The judge in Diddy’s ‘gang rape’ lawsuit determines that the complainant cannot stay anonymous, stopping the case from proceeding until the unknown woman reveals her identify.

A federal judge ruled Thursday (February 29) that the lawsuit against Sean “Diddy” Combs, accusing him of sex trafficking and gang rape, cannot proceed unless the unidentified plaintiff reveals her identify.

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Judge Jessica G.L. Clarke noted that releasing her identity could “have a significant impact” on the accuser owing to the “graphic and disturbing allegations in this case,” but found that the woman had “failed to prove” that she could proceed anonymously.

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“While the court does not take Plaintiff’s concerns lightly, the Court cannot rely on generalized, uncorroborated claims that disclosure would harm Plaintiff to justify her anonymity,” wrote Judge Clarke, citing previous lawsuits against Harvey Weinstein and Kevin Spacey in which Jane Doe and John Doe accusers were denied anonymity, stating that cases allowed to proceed under a pseudonym were “the exception, not the rule.”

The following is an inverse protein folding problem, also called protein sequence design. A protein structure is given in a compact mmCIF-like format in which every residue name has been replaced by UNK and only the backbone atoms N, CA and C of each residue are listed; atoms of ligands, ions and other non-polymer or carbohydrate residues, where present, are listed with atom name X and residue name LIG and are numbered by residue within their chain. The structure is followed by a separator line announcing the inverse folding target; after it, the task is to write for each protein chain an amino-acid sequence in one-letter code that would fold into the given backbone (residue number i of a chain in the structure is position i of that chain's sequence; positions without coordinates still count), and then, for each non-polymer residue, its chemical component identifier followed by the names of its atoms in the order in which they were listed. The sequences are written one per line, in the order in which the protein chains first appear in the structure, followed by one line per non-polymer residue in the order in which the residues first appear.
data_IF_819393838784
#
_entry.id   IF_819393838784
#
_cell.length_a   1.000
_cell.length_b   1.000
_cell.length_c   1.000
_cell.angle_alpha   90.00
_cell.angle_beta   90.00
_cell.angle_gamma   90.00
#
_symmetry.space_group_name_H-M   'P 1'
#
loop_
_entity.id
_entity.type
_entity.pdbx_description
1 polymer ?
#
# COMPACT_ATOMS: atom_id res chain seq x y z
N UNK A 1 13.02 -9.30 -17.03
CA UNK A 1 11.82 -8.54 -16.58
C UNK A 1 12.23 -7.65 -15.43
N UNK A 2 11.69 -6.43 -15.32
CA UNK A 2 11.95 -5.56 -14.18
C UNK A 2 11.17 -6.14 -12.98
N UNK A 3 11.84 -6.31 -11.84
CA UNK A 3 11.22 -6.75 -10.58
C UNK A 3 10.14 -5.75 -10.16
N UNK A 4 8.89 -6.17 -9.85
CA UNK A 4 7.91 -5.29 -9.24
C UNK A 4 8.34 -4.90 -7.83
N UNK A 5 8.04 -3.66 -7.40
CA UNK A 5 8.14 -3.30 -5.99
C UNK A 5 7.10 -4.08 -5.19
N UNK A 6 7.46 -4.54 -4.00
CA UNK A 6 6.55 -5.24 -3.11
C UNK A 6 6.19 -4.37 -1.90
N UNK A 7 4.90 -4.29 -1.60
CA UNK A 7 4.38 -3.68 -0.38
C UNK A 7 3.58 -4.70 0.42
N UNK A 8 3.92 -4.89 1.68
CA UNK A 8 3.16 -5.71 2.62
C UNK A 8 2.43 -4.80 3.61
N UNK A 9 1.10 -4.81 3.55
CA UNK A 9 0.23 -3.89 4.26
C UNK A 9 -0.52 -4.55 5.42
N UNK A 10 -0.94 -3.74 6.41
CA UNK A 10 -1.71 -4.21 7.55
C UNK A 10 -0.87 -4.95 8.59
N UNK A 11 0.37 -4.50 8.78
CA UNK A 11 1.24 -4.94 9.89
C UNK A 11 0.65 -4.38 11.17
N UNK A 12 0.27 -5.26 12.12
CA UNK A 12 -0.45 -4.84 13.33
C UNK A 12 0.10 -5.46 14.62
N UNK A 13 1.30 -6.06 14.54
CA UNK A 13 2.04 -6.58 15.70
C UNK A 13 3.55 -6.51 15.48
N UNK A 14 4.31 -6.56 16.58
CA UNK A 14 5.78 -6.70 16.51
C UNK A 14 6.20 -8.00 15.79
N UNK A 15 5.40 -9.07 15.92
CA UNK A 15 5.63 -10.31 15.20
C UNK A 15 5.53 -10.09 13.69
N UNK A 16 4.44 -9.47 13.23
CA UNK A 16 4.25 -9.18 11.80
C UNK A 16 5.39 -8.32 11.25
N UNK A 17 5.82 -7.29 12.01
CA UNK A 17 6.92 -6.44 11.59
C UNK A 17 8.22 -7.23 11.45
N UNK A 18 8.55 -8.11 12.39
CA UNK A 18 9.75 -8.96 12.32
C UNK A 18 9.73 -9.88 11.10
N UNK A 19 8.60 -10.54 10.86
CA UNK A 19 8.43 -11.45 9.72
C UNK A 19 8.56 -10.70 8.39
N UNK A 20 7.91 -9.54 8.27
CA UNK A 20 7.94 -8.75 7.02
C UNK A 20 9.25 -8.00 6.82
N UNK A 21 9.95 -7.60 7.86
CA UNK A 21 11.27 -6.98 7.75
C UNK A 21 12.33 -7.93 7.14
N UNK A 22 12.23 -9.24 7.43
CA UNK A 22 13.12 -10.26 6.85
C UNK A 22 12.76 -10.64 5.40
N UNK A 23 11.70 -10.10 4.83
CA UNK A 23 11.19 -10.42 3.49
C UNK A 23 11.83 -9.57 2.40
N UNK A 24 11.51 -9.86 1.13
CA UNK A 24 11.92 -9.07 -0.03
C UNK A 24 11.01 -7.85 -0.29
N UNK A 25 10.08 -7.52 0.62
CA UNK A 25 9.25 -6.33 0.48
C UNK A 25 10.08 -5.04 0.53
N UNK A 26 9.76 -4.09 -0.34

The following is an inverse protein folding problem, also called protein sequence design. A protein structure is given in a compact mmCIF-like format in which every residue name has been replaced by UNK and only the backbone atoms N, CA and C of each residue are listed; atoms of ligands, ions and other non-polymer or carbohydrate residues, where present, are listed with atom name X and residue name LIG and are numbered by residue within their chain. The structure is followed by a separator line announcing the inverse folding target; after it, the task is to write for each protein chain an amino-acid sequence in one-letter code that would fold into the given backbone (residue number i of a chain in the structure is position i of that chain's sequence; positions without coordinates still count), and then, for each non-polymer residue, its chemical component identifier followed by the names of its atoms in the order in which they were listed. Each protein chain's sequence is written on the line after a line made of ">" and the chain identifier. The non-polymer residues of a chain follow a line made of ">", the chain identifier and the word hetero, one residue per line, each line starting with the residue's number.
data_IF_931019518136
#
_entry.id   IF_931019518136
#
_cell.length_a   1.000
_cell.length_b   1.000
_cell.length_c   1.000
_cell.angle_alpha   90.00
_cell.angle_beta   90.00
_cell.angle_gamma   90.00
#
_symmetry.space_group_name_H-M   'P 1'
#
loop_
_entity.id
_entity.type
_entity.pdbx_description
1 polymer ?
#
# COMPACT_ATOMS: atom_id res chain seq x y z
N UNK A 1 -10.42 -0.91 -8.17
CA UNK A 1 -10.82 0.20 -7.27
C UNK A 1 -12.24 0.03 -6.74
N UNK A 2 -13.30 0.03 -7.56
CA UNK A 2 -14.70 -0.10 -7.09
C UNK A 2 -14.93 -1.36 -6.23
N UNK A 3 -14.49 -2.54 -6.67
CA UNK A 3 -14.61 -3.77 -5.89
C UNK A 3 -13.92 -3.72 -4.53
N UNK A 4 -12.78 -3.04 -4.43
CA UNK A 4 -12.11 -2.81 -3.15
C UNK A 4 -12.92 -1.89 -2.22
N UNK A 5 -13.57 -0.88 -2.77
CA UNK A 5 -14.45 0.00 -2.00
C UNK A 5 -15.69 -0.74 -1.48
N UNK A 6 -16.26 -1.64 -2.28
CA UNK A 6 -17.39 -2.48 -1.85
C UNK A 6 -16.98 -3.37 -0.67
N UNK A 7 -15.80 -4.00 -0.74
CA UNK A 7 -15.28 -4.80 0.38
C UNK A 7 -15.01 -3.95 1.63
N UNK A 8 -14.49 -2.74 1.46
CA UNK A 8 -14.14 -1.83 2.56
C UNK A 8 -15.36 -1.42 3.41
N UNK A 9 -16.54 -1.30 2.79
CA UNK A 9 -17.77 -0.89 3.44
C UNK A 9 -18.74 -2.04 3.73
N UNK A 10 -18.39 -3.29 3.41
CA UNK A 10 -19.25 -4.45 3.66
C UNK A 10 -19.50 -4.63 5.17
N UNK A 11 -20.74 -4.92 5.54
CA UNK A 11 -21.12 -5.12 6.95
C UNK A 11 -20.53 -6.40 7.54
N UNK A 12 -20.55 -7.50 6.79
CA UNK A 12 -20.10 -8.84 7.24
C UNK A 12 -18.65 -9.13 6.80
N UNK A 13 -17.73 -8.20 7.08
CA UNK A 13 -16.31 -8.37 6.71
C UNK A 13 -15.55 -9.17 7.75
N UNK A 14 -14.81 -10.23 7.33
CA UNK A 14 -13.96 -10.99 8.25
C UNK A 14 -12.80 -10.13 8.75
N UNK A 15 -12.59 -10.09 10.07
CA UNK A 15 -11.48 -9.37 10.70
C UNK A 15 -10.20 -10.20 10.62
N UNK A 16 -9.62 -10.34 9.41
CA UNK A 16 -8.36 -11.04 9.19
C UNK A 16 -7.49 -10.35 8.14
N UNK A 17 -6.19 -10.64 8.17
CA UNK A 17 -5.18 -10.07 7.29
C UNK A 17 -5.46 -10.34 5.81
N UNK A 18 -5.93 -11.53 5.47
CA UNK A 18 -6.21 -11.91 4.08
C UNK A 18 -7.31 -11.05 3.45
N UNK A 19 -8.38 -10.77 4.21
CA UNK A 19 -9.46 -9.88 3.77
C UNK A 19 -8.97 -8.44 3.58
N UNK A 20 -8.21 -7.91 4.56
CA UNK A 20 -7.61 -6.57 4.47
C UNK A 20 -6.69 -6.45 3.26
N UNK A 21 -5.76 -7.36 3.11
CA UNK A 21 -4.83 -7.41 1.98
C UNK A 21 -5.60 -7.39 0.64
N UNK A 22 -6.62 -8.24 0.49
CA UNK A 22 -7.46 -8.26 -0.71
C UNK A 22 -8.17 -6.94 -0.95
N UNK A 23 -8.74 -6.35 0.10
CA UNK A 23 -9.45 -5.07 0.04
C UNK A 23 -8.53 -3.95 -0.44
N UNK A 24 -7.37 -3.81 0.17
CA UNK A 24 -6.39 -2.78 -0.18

However, the order will not take effect immediately, and the accuser will not be exposed until the judge rules on Combs’ pending request to dismiss the complaint – which is unclear when that will be. If the lawsuit proceeds, the anonymous accuser will have to divulge her identify.

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The nameless Jane Doe claims in the filing that Combs and former Bad Boy Records president Harve Pierre “plied her with drugs and alcohol” before taking turns raping her in a Manhattan recording studio when she was a teenager. She has contended that revealing her identify to the media would result in further anguish, although Diddy’s attorneys have argued the reverse.

Meanwhile, Combs has rejected the allegations, as well as countless others made against him in sexual assault lawsuits filed in recent months. Those claims, along with many others filed against other celebrities, are the result of a piece of New York State legislation that gives victims an extended window of time to sue if they would otherwise be prevented from doing so under the statute of limitations.